2. Cities, states and provinces are lynchpins of getting it done. The international climate community is getting more and more clear-eyed about how many of the most important projects, programs and investments needed to deliver on national targets happen at the sub-national level. If the world is going to stabilize our climate, much of it will happen—and is happening—through local and state governments. Governments like California are leading the way on combating climate change—prompting Washington Governor Jay Inslee changing the term of our levels of government to “supernationals.” This year, subnational governments like California will have a more central role in the upcoming UN climate negotiations with a Local Climate Action Summit being co-chaired by U.S. Special Presidential Envoy for Climate Change John Kerry and China’s Special Envoy for Climate Change Minister Xie Zhenhua in Dubai.
  3. Leaders at Climate Week sat at a table

  4. It's fossil fuels, stupid. Governor Newsom captured the zeitgeist when he called out fossil fuels in his address before the United Nations:

    “This climate crisis is a fossil fuel crisis. This climate crisis persists. It’s not complicated. It’s the burning of oil. It’s the burning of gas. It’s the burning of coal. And we need to call that out. For decades and decades, the oil industry has been playing each and every one of us in this room for fools. They’ve been buying off politicians. They’ve been denying and delaying science and fundamental information that they were privy to that they didn’t share or they manipulated. Their deceit and denial, going back decades, has created the conditions that persist here today.”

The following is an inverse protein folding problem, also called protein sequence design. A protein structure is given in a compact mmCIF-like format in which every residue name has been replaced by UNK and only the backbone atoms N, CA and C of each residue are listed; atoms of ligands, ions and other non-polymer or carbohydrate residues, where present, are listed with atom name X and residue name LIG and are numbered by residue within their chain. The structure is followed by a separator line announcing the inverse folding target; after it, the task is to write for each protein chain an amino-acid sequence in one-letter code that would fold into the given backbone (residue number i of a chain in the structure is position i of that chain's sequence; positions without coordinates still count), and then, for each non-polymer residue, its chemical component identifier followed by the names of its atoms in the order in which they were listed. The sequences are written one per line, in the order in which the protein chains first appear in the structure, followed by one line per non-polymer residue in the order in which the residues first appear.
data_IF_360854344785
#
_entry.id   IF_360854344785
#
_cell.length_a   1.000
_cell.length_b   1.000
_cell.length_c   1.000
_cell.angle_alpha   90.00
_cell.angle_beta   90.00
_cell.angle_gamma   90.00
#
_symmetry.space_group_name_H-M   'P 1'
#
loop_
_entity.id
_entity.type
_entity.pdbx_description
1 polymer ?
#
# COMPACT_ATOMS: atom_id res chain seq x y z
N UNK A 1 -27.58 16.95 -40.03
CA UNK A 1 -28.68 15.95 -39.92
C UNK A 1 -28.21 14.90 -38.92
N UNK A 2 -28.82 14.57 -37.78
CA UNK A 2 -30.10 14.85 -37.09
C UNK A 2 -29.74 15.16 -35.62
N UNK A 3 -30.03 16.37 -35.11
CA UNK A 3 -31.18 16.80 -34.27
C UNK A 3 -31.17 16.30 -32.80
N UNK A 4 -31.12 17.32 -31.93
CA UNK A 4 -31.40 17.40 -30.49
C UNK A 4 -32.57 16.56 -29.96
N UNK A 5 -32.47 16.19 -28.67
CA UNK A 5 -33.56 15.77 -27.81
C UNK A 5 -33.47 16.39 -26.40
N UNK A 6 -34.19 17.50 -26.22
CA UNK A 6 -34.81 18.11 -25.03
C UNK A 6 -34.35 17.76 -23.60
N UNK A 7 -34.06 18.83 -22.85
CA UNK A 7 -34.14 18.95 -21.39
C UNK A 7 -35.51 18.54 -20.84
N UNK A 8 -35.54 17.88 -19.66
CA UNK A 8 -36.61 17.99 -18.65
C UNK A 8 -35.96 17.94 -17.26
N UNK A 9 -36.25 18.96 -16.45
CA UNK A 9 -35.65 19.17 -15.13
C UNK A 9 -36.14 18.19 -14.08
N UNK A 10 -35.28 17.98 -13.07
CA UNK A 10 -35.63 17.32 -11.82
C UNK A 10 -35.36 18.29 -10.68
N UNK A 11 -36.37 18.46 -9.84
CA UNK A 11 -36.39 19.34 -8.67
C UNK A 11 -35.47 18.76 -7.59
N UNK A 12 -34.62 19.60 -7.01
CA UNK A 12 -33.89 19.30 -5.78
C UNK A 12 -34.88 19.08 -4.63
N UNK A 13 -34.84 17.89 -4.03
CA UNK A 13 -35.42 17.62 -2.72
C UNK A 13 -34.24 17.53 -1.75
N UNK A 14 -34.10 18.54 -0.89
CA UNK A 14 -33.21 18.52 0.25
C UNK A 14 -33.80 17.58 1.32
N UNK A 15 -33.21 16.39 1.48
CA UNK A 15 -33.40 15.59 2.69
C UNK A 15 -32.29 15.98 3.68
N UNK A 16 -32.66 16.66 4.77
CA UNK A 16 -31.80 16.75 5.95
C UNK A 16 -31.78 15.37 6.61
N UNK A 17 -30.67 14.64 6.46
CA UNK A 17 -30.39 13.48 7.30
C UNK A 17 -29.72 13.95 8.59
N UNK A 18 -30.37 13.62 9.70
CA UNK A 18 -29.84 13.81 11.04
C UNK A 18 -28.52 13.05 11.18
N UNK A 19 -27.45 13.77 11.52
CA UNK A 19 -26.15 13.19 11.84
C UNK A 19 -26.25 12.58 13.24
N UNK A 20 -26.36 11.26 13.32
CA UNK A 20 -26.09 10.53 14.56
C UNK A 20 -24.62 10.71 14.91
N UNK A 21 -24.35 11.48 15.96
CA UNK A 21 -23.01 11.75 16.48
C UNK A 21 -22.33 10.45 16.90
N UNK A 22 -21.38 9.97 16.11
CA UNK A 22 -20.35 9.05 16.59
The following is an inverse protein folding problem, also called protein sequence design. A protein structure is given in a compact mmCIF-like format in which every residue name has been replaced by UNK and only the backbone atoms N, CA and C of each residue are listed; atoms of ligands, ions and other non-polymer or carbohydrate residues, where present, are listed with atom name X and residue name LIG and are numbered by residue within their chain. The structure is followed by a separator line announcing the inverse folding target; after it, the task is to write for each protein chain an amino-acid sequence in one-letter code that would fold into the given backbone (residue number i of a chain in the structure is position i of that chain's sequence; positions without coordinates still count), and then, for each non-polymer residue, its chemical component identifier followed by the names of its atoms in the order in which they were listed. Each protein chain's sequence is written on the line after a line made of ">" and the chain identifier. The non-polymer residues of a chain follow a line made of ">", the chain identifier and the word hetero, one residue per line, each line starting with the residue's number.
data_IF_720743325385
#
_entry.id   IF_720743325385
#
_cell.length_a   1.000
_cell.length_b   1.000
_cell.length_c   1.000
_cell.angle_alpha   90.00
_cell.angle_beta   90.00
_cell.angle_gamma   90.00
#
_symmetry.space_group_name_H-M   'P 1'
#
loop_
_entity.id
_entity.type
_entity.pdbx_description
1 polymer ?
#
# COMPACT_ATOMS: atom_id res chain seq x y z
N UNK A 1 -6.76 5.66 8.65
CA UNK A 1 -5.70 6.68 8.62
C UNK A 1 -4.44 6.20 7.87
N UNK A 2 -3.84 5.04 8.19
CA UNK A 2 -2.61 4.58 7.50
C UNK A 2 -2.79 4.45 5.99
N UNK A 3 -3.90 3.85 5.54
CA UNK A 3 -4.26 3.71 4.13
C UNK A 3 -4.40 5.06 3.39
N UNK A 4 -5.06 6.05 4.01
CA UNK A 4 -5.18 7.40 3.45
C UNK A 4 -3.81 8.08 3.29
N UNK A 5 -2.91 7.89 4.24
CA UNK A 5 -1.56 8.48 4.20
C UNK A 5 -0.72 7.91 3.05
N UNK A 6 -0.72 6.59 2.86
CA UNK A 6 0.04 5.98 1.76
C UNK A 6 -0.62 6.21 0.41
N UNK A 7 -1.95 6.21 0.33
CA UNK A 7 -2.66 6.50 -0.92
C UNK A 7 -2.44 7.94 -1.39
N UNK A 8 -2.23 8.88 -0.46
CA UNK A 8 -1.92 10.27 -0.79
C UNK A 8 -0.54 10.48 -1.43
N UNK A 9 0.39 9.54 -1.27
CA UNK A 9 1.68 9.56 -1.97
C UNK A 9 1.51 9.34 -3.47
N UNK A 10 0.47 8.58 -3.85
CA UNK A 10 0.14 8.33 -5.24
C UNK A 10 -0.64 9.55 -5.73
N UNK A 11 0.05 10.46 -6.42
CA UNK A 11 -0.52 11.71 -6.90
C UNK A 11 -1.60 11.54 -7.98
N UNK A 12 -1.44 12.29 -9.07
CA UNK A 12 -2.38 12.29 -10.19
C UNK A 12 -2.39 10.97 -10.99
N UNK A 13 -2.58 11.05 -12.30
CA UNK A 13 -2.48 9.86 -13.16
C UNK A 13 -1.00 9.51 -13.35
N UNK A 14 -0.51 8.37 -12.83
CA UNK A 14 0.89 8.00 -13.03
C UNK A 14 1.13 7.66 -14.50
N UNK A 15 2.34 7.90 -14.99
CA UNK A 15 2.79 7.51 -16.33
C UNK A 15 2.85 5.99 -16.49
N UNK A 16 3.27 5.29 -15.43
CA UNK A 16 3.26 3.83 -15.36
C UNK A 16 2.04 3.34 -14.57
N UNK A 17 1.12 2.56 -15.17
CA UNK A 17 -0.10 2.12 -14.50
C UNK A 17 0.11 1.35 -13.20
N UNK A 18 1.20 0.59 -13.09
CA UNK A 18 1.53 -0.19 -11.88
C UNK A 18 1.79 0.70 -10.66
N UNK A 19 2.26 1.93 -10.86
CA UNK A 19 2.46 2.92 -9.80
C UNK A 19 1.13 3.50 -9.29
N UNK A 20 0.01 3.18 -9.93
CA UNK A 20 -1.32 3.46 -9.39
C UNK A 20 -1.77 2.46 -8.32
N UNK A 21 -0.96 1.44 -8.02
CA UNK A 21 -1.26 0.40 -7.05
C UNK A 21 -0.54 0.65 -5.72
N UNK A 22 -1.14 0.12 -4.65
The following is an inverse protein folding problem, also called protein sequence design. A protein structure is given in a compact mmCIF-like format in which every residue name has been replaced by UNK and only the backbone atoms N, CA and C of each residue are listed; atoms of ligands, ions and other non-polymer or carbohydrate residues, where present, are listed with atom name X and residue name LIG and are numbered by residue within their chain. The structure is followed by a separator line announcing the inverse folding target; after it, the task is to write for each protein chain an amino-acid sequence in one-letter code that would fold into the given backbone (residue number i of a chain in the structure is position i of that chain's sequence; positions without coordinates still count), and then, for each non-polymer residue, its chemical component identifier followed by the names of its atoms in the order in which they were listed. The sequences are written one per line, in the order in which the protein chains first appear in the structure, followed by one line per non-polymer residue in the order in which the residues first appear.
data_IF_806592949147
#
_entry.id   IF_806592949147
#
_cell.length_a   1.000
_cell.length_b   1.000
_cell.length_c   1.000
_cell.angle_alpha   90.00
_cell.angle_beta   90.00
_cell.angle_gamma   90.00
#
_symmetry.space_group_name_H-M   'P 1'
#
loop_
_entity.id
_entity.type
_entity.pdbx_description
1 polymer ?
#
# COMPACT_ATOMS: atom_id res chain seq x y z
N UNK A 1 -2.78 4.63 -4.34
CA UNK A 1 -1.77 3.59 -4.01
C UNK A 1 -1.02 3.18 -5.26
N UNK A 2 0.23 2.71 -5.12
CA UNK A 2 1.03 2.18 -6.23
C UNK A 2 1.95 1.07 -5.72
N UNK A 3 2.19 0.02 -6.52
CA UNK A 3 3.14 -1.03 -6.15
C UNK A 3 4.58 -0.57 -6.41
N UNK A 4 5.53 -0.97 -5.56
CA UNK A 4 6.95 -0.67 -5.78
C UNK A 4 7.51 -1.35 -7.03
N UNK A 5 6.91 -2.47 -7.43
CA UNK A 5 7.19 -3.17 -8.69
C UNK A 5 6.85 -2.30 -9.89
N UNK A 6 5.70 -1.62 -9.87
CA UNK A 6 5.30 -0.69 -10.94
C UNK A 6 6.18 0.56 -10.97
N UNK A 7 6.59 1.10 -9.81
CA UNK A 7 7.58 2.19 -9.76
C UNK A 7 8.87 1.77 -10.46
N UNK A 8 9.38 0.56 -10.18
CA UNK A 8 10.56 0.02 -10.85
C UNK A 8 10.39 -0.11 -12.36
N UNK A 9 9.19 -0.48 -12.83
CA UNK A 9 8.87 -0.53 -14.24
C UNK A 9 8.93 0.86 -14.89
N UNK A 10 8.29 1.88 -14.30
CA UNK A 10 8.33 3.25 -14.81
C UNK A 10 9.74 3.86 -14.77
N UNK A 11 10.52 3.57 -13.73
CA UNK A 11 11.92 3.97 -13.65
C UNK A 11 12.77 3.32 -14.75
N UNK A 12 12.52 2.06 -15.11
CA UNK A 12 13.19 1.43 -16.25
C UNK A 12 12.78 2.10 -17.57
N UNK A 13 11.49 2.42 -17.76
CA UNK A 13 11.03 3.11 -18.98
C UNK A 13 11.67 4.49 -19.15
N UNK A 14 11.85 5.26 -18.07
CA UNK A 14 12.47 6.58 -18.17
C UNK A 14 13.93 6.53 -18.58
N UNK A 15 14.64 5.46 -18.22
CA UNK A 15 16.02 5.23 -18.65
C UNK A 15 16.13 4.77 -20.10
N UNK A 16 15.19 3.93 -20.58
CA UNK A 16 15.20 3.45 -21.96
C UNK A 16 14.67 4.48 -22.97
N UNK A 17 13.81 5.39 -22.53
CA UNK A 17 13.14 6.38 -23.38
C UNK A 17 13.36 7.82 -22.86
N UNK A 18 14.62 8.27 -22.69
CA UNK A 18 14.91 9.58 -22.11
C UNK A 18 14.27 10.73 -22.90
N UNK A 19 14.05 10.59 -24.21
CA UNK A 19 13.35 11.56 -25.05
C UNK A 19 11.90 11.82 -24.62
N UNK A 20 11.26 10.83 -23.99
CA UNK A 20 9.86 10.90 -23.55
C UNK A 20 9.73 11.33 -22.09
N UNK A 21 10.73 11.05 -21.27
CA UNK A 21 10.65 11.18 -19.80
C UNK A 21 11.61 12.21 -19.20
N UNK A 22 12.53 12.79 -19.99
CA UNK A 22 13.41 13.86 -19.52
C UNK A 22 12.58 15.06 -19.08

This resonated far beyond the UN this week, with focused discussion about how to actively phase out fossil fuels across the world through entities like the Beyond Oil and Gas Alliance (BOGA), which California helps to lead.

    Times Square climate billboard
  5. Help nature help us: Nature-based climate solutions are finally getting their due in global climate strategy. For too long, combating biodiversity loss and climate change were treated separately, when we know they are two sides of the same coin. Doing better to conserve nature, including protecting one-third of our planet by 2030—our global 30 by 30 movement—is critical to sequester carbon and buffer climate impacts. More and more countries are looking to climate action in this sector to meet their carbon targets and reduce climate risks. In California, we will continue to do what it takes to deliver climate outcomes through our global-leading nature-based solutions agenda.
  6. Secretary Crowfoot speaking on a panel
  7. California’s leadership matters more than ever. Countries around the world look to California to blaze the path to carbon neutrality. Our huge scale as the fourth largest economy in the world, combined with our proven legacy of setting and meeting climate targets, is respected around the world. It gives us a huge platform to push for others to move more quickly. California’s bold policy-making and huge climate investments (more funding than many countries!) are considered a global model, and others are actively adopting our policies and programs. We need to double-down on this international engagement, through efforts like Governor Newsom’s engagement with China.
Governor Newsom signing a bill

On the heels of the hottest August on record, and scientific reports of alarming ice melt in the polar regions, and as unprecedented fires rage from Canada to Europe, we know we have absolutely no time to waste.

The actions we take this decade, this year, even this month and day, will define the trajectory of life on this planet for the rest of time.

Let’s do this.